Educators are among the most committed and passionate members of any profession in the United States! Nonetheless, they rank among the most underpaid, overworked, and underappreciated members of any profession.
This is the case even though they must undergo extensive training, continually update and enhance their pedagogical skills and background knowledge in their respective disciplines, manage the ever-increasing bureaucratic procedures and assessments, and deal somehow with the increasing violence in schools and in the larger society.
Any good teacher knows that taking role for ever-increasing student populations, facilitating classroom discussions on wide-ranging topics, and assigning and grading papers and examinations are far from the full-measure of their actual responsibilities. Most serve as parents for students away from home, as counselors, as conflict mediators, while offering a kind shoulder on which to cry.
The day of the educator begins far before they arrive at school and extends long after the final bell. They prepare for classes, grade assignments, attend seemingly endless meetings and in-service training, read and memorize the newest state standards and updated curricular mandates, attend professional conferences, meet with parents and guardians, confer with administrators and colleagues, mentor student teachers and school volunteer aids, arrange for child care, put off purchasing items for themselves in order to buy essential resources for their classrooms, which fall outside the school budget.
During school vacations, they attempt to catch up on needed sleep, but they also must often grade papers, prepare or update lessons, complete the endless bureaucratic paperwork, and on and on. And now, the National Rifle Association and even the President of the United States are asking them to consider taking up arms to protect their students if school shooters enter their buildings.
Quite frankly, our nation requires the impossible from our dedicated educations, of far too much for far too little. We ask them to fill in all the gaps, to fix the problems in students’ homes and communities, to function to the highest level within our increasingly dysfunctional society. And they are stretched to the point of breaking. Love and commitment to a profession can take educators only so far.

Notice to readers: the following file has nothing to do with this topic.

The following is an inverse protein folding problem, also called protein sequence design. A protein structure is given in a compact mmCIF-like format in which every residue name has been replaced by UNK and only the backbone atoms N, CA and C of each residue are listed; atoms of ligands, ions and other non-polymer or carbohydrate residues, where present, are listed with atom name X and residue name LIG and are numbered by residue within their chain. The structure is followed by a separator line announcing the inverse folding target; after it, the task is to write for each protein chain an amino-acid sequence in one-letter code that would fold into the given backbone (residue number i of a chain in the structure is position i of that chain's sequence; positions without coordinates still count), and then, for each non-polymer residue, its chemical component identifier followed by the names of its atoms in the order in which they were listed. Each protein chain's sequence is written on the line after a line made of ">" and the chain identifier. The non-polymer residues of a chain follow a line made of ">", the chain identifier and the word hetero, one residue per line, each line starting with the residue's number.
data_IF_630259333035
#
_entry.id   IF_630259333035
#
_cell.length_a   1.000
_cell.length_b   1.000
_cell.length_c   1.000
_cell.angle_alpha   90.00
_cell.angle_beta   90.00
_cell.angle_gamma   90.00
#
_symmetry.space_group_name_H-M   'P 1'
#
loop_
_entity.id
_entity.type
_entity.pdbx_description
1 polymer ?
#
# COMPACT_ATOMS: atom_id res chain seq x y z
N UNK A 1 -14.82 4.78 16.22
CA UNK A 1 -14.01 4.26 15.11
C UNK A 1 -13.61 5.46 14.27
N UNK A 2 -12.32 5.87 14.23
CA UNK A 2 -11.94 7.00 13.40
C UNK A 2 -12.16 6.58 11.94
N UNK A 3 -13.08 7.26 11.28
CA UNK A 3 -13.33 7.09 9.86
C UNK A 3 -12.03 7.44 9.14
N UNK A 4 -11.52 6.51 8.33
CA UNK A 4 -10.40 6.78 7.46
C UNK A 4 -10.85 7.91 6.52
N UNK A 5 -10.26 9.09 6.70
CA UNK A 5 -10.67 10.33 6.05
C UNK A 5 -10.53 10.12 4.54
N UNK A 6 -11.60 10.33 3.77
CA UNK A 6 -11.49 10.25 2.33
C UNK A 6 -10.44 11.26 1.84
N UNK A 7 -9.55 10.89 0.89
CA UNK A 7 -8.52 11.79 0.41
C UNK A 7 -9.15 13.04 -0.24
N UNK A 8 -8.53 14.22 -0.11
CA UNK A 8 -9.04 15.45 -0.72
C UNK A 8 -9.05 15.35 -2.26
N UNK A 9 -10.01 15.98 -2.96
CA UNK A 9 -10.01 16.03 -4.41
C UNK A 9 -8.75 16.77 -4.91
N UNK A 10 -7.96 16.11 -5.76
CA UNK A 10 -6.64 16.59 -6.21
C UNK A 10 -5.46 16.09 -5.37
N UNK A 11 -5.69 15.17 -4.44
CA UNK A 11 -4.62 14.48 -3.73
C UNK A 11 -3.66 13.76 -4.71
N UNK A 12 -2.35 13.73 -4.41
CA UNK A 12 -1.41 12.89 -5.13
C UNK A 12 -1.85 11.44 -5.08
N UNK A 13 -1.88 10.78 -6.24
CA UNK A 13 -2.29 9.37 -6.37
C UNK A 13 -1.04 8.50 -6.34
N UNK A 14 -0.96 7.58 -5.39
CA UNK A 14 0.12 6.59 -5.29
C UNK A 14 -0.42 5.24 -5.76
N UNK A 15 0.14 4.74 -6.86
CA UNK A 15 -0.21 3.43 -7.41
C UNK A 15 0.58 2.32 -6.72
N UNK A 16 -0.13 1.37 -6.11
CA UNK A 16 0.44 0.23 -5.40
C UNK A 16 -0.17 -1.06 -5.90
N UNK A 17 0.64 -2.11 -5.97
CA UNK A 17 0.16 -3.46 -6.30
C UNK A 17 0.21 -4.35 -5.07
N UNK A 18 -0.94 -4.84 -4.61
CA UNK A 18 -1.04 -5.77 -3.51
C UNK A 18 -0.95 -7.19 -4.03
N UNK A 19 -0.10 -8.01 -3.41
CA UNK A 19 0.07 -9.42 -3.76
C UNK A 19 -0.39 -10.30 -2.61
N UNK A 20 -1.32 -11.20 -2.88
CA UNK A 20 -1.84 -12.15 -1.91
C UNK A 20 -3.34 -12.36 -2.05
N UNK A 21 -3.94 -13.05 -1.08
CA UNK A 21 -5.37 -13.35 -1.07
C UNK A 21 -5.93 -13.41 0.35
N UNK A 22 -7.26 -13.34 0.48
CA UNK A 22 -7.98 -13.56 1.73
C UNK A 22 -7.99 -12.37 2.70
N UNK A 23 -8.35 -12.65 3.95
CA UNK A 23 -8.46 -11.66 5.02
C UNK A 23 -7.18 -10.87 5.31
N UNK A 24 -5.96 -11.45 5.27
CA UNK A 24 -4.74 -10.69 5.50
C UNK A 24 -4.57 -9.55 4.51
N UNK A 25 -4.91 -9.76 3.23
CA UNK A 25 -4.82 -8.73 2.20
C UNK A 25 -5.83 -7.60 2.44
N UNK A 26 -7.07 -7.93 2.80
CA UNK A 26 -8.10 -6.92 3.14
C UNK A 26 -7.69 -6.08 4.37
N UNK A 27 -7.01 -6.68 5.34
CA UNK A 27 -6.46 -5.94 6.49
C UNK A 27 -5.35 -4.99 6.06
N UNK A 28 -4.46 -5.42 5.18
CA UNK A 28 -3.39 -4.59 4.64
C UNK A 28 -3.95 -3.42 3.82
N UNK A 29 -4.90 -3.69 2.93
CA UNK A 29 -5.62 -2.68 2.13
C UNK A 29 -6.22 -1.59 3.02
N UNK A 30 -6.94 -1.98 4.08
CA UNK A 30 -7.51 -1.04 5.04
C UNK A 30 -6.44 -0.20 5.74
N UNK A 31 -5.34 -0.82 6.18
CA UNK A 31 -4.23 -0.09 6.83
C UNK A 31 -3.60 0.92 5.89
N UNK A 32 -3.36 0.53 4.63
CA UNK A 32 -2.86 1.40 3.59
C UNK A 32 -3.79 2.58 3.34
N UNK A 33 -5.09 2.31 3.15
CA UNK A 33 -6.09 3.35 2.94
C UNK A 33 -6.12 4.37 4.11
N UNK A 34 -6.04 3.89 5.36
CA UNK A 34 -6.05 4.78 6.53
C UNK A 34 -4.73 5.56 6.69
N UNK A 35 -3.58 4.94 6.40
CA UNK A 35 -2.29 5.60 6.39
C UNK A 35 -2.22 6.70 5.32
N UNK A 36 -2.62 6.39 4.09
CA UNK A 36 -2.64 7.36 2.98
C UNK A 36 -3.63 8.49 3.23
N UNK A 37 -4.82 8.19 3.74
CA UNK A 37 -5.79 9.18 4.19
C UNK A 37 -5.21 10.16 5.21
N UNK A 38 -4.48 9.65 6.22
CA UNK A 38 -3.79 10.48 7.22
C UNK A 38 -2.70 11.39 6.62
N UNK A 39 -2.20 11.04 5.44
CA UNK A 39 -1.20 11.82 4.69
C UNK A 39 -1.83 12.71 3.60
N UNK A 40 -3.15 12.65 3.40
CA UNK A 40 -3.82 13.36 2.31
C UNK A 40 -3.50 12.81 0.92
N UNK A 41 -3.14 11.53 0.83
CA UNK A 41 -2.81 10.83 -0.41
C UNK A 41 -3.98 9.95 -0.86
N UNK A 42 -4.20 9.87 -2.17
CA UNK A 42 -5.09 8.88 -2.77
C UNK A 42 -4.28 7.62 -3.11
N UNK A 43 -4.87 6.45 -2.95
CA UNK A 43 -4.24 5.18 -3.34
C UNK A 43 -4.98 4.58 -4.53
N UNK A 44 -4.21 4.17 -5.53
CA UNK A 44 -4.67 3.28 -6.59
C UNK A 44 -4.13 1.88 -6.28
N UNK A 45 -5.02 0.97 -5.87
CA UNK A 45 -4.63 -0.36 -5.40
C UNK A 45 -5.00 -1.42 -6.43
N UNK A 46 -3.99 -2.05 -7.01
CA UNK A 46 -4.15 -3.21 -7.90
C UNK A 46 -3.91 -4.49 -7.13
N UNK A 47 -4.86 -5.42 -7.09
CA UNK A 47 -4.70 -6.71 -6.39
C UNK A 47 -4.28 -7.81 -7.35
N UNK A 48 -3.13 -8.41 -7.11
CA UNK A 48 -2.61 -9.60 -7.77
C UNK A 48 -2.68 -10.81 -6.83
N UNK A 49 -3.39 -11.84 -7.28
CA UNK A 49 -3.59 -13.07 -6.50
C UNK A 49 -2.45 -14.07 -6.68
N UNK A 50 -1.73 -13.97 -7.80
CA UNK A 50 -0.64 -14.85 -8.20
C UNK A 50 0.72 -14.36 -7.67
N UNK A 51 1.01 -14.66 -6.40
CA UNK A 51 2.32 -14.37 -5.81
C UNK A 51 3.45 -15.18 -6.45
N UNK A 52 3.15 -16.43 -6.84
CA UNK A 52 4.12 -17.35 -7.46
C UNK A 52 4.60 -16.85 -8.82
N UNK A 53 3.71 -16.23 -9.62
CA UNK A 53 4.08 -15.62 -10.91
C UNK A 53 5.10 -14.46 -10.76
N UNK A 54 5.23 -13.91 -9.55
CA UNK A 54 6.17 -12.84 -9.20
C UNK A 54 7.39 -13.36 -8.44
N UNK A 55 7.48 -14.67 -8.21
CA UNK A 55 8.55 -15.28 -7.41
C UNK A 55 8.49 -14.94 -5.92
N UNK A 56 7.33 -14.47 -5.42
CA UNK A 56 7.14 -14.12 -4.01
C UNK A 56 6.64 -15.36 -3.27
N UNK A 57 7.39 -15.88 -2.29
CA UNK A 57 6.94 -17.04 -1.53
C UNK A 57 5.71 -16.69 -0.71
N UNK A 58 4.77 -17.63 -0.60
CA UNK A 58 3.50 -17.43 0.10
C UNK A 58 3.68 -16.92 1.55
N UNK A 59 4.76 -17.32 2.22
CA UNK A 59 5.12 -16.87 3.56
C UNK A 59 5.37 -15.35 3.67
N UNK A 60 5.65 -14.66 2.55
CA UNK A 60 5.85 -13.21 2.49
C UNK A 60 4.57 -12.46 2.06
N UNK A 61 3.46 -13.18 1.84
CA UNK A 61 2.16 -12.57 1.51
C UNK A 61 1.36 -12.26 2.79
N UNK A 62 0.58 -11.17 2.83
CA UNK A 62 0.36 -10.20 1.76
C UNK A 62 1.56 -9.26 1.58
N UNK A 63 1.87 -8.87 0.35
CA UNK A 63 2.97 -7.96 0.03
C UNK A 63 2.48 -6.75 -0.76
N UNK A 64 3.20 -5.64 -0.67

With their proud and determined supporters, they are standing up, speaking up, walking out, and demanding the respect they truly deserve. Throughout the nation, from Arizona, to West Virginia, to Kentucky and beyond, they are asking not only for greater benefits and higher wages – living wages in which they will no longer have to take on second and even third jobs to support themselves and their families – but also appropriate funding for basic classroom resources such as updated text books, paper, and even pencils.
Like any movement for progressive social change, however, the backlash has often come as mean spirited allegations and attacks. Kentucky Governor Matt Bevins, for example, accused teachers of placing students at considerable risk over their recent walkout resulting in school closures, and their protest at the state Capitol.
“I guarantee you somewhere in Kentucky today a child was sexually assaulted that was left at home because there was nobody there to watch them,” warned the Republican governor. “I guarantee you somewhere today, a child was physically harmed or ingested poison because they were home alone because a single parent didn’t have any money to take care of them.” He went on to charge that “some were introduced to drugs for the first time because they were vulnerable and left alone.”
The governor, in his classic slanderous demonizing strategy, failed to mention his past vetoes of legislative budget and revenue bills that would have increased funding to the state’s public schools.
But the backlash and lowered respect of our teachers and their noble profession comes in other forms as well.
Serving in my capacity as a tenured professor in a university Department of Education, an irate parent of a student in my Educational Psychology course called to complain. “I sent my son to college to major in Business,” he asserted. With obvious disgust in his voice, this father shouted: “I didn’t send my son to college to be a teacher!” And unfortunately, this parent represents much of our larger society’s disrespect.
We as a nation have a responsibility to our youth and to the amazingly talented and vital heroes committed to their education. The time has long since past when we must arm educators with higher sustainable salaries and benefits packages, in addition to fully resourced schools, rather than with firearms.
To rewrite the old expression:
Those who can, DO,
Those who can do and share what they do, TEACH!